When a dermatologist told 15-year-old Lina Soualem what could be the cause of her skin condition, she refused to believe it as it involved a historical migratory link between her parents’ respective countries: Algeria and Palestine. Years later, she realized that the dermatologist may have been right!
Article published in The Funambulist 31 (September-October 2020) Politics of Food. Click here to access the rest of the issue.
I was born with red, well-defined plaques all over my body and face, in the form of archipelagos or huge continents; a sort of intimate customized world map. They told my mother it was eczema. But she always knew it was something else. When I was eight years old, they finally established a diagnosis: Erythrokeratodermia variabilis. It is a rare syndrome, a female-dominated skin condition, due to what they call “the casual circumstances of human genetics.”
In addition to dry skin, this syndrome causes the appearance of red patches of dryness on the body, constantly shifting in form and position. A disease with a mysterious name, hard to pronounce, which I loved repeating all the time, facing the astonished gaze of my young classmates. On my body lies a world map, which evolves as the seasons go by. In the winter, the continents become immense, thick, bright red, as the cold worsens my condition. In the summer, the continents transform into archipelagos and gradually disappear, as if submerged by the hungry ocean. The sun and the heat make me feel better. I recover in the summer. “You need to move to a warm and humid country” dermatologists would tell me. I have always lived in Paris; far from the safety of heat and humidity.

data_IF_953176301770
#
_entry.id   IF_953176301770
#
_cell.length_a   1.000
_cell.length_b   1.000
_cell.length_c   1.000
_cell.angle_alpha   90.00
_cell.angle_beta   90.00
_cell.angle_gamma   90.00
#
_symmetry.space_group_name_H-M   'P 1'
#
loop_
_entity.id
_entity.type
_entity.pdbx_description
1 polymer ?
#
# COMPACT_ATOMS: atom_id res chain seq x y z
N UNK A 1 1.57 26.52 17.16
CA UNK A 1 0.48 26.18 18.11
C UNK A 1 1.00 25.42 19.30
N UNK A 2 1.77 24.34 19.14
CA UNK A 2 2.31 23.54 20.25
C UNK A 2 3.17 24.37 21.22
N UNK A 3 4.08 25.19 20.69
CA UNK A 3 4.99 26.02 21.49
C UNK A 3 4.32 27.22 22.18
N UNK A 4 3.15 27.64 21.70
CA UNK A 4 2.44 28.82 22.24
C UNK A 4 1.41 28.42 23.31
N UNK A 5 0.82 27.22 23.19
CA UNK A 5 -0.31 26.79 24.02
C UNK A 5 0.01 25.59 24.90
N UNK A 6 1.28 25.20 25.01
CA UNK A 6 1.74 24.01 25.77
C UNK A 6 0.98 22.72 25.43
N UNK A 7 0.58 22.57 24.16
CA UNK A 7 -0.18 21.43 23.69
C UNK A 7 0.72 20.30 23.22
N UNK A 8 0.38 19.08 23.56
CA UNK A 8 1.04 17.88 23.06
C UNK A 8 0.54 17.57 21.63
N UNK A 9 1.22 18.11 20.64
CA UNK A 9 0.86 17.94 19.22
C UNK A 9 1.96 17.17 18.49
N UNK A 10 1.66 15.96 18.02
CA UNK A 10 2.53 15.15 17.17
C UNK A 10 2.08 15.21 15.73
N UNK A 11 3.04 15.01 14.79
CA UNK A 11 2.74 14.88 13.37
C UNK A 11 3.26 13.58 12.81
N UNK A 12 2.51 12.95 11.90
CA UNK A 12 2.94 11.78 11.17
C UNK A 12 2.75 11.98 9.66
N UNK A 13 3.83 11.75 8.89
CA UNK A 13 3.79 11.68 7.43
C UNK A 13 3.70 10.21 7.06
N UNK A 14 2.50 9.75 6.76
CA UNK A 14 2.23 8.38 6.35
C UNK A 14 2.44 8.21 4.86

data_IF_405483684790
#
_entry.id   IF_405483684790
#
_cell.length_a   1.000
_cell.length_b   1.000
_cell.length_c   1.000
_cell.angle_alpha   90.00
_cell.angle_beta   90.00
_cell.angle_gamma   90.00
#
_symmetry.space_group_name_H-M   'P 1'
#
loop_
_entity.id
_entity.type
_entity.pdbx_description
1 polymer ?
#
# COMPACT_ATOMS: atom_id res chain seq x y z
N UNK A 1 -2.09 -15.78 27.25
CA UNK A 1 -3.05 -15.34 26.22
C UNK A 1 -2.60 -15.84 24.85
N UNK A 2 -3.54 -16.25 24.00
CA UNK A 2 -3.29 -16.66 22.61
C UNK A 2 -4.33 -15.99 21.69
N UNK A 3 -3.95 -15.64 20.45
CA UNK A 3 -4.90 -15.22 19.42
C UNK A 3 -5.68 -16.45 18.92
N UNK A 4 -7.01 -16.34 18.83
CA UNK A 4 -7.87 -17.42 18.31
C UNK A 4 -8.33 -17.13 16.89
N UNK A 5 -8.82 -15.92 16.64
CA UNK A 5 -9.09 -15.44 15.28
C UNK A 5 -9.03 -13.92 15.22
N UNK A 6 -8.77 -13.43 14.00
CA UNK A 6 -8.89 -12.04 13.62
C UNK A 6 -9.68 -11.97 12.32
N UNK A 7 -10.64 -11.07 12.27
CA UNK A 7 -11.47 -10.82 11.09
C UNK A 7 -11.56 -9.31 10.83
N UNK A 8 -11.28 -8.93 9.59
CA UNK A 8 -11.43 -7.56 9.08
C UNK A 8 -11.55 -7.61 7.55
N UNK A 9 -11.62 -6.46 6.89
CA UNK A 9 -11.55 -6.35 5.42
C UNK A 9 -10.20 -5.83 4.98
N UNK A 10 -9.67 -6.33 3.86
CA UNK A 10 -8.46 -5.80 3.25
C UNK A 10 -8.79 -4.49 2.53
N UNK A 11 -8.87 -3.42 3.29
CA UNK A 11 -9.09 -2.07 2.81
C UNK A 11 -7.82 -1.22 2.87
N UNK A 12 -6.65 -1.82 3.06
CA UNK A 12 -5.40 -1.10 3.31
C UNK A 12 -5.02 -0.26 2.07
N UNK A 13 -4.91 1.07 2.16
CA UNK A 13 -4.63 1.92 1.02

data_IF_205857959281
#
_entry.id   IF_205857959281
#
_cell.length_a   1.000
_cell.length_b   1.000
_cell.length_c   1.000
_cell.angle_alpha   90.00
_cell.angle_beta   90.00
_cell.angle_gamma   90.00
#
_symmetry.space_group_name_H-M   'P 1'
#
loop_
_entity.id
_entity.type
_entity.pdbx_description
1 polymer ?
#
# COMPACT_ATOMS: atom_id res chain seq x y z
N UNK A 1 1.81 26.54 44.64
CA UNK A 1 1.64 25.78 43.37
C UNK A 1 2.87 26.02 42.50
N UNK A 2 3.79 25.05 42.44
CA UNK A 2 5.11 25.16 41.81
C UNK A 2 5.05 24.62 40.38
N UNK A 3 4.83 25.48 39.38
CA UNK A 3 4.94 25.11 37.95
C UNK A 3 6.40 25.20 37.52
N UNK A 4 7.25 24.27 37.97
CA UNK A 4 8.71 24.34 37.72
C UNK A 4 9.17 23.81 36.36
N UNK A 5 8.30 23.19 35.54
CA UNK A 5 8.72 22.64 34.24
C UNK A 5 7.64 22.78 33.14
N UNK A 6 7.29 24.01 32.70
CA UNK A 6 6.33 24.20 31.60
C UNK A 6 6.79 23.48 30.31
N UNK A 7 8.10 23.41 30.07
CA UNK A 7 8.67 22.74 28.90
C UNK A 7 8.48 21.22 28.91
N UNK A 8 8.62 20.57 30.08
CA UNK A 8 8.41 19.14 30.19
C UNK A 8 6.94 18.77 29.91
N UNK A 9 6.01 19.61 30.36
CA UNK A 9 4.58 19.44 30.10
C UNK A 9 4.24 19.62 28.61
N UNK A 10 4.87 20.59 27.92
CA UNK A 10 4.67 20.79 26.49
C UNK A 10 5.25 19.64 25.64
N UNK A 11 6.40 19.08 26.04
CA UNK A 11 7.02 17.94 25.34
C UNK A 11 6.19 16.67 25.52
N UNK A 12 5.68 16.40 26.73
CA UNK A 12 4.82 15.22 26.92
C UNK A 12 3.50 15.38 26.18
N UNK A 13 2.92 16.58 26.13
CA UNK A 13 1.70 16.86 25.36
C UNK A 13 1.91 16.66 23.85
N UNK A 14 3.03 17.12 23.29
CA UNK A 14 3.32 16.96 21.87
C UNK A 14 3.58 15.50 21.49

At the age of 15, I met with a renowned dermatologist, who specialized in rare genetic diseases at a Parisian public hospital. While she examined the world map deeply anchored in my skin, she asked: “Where are your parents from?” I told her that my mother is a Palestinian born in Nazareth, in the region of Galilee and that my father, born in France, is the son of Algerian immigrants from a small mountain village in East-Algeria, near the city of Setif.